Managing diabetes can be stressful for anyone. But when compounded by food insecurity, it can be even more difficult to adhere to strict dietary guidelines. This chronic medical condition also strains household budgets, forcing many low-income diabetics to choose between healthy food and their life-saving medication. More than a third of the households we serve through our partner agencies have a family member living with diabetes, and 77% of households have had to choose between food and medical care.

People experiencing food insecurity are often at the highest risk for long-term health conditions. Poor nutrition and increased stress can result in poor disease management, which leads to increased complications and health emergencies. So what can we do to break the cycle? We work with our partners to address both food insecurity and related health problems by ensuring that our most vulnerable neighbors have access to healthy food.

This week, thanks to a generous grant from the Caterpillar Foundation through Feeding America, we were able to provide special diabetic boxes to several of our partner agencies in Wake, Wayne, Johnston, and Lee counties. These boxes contained items such as quick oats, mandarin oranges, brown rice, peanut butter, carrots, and dry pinto beans.

Beaver Creek Church Volunteer

Patrick McMillan, a volunteer at Beaver Creek Church food pantry, picks up special boxes filled with food for diabetics. Beaver Creek Church, located in Lee County, received 161 diabetic boxes and 54 family boxes to provide to their clients this month thanks to the Caterpillar Foundation.

“We appreciate the fact that Caterpillar would donate these boxes. We are serving about 700 people a month right now, and any assistance that we get is really going to help a lot of people,” said Dale Matthews, food pantry coordinator at Clayton Area Ministries, one of our partner agencies in Johnston County.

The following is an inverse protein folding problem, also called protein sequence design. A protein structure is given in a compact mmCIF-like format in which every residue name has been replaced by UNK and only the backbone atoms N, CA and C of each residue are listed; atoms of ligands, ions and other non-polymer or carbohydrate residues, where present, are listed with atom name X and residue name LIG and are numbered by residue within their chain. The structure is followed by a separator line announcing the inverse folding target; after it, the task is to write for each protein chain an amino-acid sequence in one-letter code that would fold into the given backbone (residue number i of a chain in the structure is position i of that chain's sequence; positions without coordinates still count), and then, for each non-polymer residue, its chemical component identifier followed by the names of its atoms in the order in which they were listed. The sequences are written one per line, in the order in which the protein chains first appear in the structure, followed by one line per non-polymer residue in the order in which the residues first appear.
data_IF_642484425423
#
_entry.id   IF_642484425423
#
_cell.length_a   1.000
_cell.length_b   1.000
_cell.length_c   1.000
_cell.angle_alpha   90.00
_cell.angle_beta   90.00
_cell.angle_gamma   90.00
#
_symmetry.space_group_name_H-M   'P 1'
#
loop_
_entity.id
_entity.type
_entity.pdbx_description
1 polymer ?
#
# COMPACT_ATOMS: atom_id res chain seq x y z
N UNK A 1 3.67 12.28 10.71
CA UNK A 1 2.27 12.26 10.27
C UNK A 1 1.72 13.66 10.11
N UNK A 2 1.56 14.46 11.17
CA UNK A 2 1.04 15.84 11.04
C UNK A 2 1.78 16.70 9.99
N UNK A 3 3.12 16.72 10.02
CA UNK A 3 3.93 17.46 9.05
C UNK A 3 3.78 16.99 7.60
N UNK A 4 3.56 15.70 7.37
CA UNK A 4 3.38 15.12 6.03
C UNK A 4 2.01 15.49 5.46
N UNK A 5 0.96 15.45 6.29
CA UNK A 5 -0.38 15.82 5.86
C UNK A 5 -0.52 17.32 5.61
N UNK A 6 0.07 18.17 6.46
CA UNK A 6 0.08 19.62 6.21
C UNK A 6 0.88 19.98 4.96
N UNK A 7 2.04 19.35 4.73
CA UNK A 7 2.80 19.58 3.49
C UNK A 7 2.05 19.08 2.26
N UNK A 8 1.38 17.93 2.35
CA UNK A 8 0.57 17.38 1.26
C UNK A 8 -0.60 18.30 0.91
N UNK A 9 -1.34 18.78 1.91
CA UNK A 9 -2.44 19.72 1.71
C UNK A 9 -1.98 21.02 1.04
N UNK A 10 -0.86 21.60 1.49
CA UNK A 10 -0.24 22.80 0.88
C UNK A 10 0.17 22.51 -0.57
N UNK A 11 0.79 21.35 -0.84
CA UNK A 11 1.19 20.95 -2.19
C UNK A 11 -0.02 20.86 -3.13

Photo of Clayton Area Ministries volunteer

A volunteer from Clayton Area Ministries food pantry picks up a pallet of diabetic diet boxes at our Raleigh Branch. Clayton Area Ministries, located in Johnston County, received 137 diabetic boxes and 45 family boxes to provide to their clients this month.

At the Food Bank, we believe that no one should have to sacrifice their health so that they can provide food for their family or themselves. Our partners play a critical role ensuring that people at risk of or managing chronic diseases not only have enough food to eat, but have healthy food to eat. There is truth behind the old adage “An apple a day keeps the doctor away,” and we will continue to work hard to make sure everyone has the opportunity to lead a healthy and active life.

National Nutrition Month® is a nutrition education and information campaign created by the Academy of Nutrition and Dietetics that focuses attention on the importance of making informed food choices and developing sound eating and physical activity habits. Stay tuned for more posts throughout the month highlighting our work in the community promoting health and wellness for all.